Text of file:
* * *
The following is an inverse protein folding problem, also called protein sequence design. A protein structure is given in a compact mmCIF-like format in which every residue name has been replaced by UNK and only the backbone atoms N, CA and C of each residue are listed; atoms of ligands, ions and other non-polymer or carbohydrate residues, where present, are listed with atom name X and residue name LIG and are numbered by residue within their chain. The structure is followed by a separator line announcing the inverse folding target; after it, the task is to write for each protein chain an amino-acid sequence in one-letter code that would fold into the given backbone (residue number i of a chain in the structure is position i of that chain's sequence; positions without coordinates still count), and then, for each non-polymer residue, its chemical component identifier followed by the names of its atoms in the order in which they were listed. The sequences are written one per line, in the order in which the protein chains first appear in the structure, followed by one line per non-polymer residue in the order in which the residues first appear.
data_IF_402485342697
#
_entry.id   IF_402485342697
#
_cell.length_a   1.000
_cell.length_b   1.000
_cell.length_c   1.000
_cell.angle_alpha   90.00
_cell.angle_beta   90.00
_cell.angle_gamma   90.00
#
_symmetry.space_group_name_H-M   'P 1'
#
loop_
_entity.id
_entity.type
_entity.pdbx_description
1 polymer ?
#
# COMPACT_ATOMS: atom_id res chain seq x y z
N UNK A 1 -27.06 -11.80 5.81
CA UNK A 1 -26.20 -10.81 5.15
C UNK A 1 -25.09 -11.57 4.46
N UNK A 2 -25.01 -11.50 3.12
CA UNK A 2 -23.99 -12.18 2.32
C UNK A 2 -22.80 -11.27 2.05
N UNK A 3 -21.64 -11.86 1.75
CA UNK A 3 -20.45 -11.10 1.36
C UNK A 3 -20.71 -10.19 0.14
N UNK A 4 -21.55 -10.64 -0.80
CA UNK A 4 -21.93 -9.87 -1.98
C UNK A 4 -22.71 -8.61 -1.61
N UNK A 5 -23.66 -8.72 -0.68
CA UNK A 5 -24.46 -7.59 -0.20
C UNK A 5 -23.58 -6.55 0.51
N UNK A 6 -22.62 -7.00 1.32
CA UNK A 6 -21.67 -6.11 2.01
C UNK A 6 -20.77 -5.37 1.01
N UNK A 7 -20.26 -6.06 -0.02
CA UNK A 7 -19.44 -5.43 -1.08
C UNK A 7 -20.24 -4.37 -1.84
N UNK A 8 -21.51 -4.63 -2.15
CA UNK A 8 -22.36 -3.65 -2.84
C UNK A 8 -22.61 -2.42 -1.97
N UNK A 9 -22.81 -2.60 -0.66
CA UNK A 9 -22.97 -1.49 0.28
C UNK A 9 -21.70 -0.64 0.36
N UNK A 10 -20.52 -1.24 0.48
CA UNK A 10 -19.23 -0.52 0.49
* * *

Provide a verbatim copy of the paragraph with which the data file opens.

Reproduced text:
The following is an inverse protein folding problem, also called protein sequence design. A protein structure is given in a compact mmCIF-like format in which every residue name has been replaced by UNK and only the backbone atoms N, CA and C of each residue are listed; atoms of ligands, ions and other non-polymer or carbohydrate residues, where present, are listed with atom name X and residue name LIG and are numbered by residue within their chain. The structure is followed by a separator line announcing the inverse folding target; after it, the task is to write for each protein chain an amino-acid sequence in one-letter code that would fold into the given backbone (residue number i of a chain in the structure is position i of that chain's sequence; positions without coordinates still count), and then, for each non-polymer residue, its chemical component identifier followed by the names of its atoms in the order in which they were listed. The sequences are written one per line, in the order in which the protein chains first appear in the structure, followed by one line per non-polymer residue in the order in which the residues first appear.